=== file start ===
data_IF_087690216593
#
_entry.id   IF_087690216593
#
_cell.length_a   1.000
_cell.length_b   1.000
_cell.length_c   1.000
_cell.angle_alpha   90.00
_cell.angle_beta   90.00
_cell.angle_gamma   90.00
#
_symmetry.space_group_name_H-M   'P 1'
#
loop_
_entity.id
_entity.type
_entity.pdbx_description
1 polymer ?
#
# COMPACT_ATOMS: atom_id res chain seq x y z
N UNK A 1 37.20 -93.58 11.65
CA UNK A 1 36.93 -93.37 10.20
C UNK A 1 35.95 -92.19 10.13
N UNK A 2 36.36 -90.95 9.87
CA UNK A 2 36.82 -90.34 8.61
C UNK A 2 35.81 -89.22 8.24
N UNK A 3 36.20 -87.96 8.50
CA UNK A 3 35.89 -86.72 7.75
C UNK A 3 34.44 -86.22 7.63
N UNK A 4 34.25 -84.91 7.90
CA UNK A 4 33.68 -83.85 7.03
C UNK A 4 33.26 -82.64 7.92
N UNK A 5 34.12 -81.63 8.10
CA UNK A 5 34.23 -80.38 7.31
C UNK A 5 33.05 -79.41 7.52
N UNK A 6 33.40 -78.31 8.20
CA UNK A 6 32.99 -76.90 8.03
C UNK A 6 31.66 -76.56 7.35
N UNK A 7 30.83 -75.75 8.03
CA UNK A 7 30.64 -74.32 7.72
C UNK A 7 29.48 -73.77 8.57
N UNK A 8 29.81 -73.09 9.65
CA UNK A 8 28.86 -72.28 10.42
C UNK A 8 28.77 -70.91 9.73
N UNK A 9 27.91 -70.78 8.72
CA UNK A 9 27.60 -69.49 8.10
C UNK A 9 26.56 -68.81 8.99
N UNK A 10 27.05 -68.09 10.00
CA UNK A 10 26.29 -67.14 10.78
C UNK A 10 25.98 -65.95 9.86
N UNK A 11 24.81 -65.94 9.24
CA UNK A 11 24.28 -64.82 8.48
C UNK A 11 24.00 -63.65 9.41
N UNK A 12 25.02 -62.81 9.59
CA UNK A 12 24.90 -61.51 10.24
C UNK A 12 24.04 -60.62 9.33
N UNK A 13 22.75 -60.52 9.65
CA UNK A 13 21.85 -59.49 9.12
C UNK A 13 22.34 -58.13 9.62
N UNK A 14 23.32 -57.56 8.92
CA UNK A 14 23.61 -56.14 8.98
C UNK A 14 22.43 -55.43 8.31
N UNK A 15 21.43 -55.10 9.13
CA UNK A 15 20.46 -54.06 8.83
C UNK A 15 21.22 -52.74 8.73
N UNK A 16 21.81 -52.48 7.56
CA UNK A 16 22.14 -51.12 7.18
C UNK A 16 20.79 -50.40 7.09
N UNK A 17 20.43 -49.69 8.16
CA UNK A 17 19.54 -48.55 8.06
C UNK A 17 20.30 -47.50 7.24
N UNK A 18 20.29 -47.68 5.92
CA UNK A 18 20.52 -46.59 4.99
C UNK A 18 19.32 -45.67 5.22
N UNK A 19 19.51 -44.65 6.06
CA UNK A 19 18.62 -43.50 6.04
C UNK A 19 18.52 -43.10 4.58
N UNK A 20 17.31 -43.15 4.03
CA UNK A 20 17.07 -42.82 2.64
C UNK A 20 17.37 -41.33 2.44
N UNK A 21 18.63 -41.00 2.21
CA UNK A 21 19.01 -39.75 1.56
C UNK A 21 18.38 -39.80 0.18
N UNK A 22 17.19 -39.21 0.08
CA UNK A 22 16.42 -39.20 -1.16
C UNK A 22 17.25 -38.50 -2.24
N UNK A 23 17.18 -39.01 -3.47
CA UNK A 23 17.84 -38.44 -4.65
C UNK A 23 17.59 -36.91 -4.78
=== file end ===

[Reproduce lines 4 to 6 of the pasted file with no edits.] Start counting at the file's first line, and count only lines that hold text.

#
_cell.length_a   1.000
_cell.length_b   1.000